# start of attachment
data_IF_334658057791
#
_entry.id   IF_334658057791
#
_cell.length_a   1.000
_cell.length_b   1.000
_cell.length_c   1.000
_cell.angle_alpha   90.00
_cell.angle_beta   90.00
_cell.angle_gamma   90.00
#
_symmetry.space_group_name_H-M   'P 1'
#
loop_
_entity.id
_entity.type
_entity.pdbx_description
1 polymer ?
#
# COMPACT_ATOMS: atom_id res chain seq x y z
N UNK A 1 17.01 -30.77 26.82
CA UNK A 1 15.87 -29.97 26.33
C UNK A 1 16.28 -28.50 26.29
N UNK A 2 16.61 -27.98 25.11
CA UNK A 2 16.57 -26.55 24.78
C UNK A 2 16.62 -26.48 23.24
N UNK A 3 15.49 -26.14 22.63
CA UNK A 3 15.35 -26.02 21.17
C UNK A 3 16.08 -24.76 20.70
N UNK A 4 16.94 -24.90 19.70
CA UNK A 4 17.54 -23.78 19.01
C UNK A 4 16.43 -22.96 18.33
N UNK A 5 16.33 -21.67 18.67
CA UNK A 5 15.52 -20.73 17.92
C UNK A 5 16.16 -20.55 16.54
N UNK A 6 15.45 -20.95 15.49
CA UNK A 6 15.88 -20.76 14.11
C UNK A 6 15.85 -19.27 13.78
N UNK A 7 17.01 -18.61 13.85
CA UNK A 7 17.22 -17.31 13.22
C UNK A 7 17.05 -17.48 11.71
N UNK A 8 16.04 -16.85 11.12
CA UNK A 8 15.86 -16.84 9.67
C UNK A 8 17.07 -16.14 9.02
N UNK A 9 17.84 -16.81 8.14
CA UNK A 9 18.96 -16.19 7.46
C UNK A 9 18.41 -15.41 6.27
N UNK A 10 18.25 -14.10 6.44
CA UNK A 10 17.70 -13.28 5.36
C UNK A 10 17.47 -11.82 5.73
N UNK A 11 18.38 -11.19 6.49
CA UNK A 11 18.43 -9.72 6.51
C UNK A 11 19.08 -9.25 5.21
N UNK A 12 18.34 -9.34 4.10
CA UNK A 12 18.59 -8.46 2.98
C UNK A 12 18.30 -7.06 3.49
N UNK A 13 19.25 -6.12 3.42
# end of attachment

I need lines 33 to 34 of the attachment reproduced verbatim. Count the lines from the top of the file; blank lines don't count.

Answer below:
N UNK A 5 16.33 -21.67 18.67
CA UNK A 5 15.52 -20.73 17.92